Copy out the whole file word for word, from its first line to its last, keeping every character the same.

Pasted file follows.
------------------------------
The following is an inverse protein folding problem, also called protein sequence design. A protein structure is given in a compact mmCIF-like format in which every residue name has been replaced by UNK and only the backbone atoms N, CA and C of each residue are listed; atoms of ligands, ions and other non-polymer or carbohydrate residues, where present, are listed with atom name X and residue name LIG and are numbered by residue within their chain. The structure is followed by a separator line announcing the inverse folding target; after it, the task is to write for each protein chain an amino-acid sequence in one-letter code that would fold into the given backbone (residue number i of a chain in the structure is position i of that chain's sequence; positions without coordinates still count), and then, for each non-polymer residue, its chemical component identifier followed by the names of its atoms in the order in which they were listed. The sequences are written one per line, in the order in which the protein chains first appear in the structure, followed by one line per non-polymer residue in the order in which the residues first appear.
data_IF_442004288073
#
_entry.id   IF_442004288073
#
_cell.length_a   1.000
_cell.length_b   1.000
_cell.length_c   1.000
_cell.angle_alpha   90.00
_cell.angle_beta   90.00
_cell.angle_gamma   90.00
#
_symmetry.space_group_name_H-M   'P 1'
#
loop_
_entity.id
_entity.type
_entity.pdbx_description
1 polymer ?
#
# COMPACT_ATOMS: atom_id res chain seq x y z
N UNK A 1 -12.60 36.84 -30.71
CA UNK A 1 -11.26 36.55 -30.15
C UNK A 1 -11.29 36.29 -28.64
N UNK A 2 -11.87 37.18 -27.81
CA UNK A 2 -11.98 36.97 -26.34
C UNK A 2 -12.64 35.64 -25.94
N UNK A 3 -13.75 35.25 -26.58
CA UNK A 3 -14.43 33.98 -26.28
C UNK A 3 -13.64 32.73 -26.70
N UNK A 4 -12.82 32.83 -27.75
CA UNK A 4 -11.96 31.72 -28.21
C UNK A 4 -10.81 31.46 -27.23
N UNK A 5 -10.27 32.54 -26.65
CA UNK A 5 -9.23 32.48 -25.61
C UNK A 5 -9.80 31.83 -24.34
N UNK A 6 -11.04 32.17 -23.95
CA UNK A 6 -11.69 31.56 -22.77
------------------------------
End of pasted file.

The following is an inverse protein folding problem, also called protein sequence design. A protein structure is given in a compact mmCIF-like format in which every residue name has been replaced by UNK and only the backbone atoms N, CA and C of each residue are listed; atoms of ligands, ions and other non-polymer or carbohydrate residues, where present, are listed with atom name X and residue name LIG and are numbered by residue within their chain. The structure is followed by a separator line announcing the inverse folding target; after it, the task is to write for each protein chain an amino-acid sequence in one-letter code that would fold into the given backbone (residue number i of a chain in the structure is position i of that chain's sequence; positions without coordinates still count), and then, for each non-polymer residue, its chemical component identifier followed by the names of its atoms in the order in which they were listed. The sequences are written one per line, in the order in which the protein chains first appear in the structure, followed by one line per non-polymer residue in the order in which the residues first appear.
data_IF_442004288073
#
_entry.id   IF_442004288073
#
_cell.length_a   1.000
_cell.length_b   1.000
_cell.length_c   1.000
_cell.angle_alpha   90.00
_cell.angle_beta   90.00
_cell.angle_gamma   90.00
#
_symmetry.space_group_name_H-M   'P 1'
#
loop_
_entity.id
_entity.type
_entity.pdbx_description
1 polymer ?
#
# COMPACT_ATOMS: atom_id res chain seq x y z
N UNK A 1 -12.60 36.84 -30.71
CA UNK A 1 -11.26 36.55 -30.15
C UNK A 1 -11.29 36.29 -28.64
N UNK A 2 -11.87 37.18 -27.81
CA UNK A 2 -11.98 36.97 -26.34
C UNK A 2 -12.64 35.64 -25.94
N UNK A 3 -13.75 35.25 -26.58
CA UNK A 3 -14.43 33.98 -26.28
C UNK A 3 -13.64 32.73 -26.70
N UNK A 4 -12.82 32.83 -27.75
CA UNK A 4 -11.96 31.72 -28.21
C UNK A 4 -10.81 31.46 -27.23
N UNK A 5 -10.27 32.54 -26.65
CA UNK A 5 -9.23 32.48 -25.61
C UNK A 5 -9.80 31.83 -24.34
N UNK A 6 -11.04 32.17 -23.95
CA UNK A 6 -11.69 31.56 -22.77